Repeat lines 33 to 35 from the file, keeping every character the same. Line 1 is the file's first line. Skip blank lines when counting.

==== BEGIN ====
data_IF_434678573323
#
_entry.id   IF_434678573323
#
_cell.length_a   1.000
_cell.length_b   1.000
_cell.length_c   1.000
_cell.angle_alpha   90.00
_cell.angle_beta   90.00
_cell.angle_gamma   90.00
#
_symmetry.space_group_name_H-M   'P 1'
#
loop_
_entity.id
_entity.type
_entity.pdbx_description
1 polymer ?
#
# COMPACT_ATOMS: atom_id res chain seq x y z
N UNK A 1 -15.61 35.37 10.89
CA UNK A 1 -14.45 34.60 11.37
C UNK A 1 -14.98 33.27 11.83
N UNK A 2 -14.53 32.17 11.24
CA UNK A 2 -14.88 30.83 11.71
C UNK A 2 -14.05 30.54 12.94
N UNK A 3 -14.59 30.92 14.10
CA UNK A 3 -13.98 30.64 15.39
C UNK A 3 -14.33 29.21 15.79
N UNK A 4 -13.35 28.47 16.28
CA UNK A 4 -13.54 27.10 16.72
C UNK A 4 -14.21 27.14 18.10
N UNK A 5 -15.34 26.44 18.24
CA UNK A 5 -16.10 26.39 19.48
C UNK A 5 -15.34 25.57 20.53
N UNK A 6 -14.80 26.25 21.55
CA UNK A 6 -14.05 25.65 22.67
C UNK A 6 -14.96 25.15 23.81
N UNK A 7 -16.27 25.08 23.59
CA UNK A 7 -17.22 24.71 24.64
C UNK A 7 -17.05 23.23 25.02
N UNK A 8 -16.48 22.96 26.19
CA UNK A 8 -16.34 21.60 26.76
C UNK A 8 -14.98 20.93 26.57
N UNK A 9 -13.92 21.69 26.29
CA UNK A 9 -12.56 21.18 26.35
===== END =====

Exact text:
N UNK A 5 -15.34 26.44 18.24
CA UNK A 5 -16.10 26.39 19.48
C UNK A 5 -15.34 25.57 20.53